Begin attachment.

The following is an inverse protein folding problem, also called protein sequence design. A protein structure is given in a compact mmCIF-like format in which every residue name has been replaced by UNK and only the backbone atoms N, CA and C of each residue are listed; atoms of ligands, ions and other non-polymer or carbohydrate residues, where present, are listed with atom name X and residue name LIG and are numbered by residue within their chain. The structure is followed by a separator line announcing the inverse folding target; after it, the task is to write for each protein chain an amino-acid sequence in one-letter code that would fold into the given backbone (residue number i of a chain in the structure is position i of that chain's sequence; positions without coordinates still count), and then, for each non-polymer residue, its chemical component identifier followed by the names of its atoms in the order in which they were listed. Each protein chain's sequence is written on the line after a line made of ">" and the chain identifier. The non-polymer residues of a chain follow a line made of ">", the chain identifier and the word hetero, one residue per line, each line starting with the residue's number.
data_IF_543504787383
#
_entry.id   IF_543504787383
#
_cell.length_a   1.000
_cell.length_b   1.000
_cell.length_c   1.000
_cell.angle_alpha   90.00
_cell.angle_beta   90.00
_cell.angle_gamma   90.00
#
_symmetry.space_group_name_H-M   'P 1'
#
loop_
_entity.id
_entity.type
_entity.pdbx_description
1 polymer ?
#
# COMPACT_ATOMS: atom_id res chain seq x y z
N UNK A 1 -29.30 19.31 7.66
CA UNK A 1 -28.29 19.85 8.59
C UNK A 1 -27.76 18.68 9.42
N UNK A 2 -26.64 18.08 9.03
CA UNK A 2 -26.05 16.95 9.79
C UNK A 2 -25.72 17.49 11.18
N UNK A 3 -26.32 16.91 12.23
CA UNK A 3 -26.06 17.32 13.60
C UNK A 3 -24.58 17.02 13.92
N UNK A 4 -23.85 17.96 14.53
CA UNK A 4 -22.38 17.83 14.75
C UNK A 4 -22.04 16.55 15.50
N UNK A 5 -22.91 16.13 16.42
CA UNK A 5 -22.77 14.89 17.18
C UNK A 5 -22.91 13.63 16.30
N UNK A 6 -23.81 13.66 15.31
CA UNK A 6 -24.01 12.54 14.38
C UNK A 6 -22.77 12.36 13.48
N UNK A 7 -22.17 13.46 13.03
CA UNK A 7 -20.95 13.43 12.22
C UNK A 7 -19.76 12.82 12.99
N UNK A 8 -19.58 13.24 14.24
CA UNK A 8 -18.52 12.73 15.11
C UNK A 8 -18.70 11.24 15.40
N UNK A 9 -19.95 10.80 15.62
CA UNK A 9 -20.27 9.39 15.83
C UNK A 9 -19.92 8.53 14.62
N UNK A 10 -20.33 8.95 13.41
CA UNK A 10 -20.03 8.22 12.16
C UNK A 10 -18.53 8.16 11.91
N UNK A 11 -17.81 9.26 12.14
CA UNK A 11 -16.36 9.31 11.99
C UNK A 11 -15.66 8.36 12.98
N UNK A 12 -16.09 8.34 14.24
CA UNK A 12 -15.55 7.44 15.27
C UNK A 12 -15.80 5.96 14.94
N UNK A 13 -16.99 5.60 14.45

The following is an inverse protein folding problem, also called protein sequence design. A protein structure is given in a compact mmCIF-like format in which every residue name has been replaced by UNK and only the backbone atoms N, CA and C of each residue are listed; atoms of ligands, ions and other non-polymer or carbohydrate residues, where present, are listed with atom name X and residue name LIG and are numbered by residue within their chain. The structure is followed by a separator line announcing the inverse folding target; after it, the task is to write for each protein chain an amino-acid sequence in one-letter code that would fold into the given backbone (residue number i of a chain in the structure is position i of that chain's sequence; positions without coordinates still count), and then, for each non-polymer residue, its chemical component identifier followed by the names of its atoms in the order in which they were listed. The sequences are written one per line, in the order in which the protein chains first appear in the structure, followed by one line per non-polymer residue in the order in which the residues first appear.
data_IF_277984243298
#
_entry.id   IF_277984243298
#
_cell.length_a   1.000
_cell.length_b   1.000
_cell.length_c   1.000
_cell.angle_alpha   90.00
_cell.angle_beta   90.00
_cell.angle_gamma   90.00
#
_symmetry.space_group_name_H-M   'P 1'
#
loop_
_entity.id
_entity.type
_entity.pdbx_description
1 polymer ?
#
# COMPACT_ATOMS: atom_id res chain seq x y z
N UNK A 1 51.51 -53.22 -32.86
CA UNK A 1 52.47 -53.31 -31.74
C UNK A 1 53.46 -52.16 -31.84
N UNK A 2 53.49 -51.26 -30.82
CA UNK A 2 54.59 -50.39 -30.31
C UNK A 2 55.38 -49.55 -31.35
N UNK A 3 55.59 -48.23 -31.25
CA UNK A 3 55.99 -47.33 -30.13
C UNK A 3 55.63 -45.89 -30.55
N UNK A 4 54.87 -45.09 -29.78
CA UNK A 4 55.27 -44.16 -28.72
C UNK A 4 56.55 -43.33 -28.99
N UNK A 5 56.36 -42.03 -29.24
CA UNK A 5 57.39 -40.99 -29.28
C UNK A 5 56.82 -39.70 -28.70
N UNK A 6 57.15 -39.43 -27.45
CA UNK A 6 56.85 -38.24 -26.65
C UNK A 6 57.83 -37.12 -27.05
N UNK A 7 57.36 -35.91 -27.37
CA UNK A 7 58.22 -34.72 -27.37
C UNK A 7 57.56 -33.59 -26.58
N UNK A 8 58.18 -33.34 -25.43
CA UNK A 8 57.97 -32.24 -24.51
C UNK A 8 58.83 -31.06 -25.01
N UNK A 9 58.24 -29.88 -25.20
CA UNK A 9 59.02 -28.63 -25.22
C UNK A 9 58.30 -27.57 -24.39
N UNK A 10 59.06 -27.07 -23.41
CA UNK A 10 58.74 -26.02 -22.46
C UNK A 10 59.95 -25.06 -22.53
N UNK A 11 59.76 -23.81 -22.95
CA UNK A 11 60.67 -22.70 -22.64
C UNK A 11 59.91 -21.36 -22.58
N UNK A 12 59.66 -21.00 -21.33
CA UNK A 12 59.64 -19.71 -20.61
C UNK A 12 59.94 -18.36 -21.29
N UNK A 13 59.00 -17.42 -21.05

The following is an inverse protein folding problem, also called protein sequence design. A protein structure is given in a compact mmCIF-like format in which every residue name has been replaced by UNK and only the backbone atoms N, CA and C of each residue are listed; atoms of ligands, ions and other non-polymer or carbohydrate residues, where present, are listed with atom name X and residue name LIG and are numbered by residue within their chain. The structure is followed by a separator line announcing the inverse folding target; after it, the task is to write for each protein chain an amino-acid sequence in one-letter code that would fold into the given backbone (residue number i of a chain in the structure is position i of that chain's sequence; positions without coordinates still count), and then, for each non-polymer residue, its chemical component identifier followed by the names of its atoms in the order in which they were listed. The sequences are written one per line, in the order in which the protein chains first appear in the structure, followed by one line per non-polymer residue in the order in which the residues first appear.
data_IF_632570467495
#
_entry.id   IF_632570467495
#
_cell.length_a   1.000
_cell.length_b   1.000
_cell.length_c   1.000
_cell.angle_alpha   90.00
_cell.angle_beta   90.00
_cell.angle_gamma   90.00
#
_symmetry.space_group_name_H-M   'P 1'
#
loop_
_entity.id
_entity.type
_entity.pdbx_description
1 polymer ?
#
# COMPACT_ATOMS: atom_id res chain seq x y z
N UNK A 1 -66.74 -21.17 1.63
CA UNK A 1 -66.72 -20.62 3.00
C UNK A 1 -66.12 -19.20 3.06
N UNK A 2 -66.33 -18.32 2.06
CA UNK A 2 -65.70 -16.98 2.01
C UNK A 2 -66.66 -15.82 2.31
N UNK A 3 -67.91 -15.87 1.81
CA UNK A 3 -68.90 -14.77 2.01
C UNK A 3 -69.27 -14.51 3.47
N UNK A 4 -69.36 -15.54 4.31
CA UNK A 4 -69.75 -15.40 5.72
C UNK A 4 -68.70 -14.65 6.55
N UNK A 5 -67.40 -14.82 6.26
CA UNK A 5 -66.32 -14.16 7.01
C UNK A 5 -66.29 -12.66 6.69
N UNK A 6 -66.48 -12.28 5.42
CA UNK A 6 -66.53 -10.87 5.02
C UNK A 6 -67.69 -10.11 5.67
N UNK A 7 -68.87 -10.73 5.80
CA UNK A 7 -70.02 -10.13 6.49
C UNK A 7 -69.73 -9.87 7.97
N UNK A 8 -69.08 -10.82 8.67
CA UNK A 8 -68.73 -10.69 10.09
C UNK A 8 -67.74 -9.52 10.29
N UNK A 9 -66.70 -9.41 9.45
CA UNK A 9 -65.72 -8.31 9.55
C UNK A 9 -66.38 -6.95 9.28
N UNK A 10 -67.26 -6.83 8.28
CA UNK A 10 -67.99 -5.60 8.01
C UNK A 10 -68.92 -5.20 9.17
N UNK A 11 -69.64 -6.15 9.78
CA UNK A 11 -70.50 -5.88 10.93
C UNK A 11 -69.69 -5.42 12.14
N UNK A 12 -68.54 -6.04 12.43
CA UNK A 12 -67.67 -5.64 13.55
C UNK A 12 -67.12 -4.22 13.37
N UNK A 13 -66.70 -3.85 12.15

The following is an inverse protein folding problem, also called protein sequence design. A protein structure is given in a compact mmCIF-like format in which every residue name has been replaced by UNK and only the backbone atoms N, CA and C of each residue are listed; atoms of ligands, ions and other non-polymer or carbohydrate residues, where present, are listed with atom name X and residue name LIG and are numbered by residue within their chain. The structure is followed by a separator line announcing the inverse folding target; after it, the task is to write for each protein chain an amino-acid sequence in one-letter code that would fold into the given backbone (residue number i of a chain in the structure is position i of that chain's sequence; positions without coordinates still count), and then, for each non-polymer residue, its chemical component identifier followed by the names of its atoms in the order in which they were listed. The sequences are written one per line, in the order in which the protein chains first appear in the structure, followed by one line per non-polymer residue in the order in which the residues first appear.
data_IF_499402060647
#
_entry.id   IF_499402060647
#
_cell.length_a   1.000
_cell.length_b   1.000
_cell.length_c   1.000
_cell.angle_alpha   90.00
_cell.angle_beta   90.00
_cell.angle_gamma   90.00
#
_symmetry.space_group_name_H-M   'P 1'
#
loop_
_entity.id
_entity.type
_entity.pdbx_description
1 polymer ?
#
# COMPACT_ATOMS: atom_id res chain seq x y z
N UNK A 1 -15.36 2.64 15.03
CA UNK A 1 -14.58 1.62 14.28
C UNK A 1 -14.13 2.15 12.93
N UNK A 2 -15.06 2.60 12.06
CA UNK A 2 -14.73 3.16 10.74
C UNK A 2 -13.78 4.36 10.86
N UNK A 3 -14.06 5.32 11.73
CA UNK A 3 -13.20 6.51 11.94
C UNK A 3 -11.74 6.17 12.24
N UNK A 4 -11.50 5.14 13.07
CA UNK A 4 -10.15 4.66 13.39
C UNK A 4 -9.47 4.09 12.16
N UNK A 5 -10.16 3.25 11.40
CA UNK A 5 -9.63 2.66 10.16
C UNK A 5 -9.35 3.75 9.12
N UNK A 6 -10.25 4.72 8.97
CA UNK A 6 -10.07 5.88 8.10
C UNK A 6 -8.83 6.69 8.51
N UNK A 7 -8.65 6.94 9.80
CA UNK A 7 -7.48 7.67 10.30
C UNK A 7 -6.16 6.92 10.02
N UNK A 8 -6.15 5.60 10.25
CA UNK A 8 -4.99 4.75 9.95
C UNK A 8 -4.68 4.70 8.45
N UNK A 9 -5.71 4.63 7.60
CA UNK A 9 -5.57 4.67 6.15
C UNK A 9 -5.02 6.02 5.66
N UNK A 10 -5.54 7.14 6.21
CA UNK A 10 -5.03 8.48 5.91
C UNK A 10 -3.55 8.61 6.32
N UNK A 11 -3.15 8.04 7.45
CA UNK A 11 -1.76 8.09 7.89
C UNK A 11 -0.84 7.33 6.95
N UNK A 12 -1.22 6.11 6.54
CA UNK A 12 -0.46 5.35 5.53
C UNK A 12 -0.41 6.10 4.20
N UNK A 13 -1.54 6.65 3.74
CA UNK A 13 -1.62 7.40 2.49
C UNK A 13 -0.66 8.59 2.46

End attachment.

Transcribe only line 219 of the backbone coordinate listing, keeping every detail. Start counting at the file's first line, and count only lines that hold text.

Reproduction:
C UNK A 8 -4.68 4.70 8.45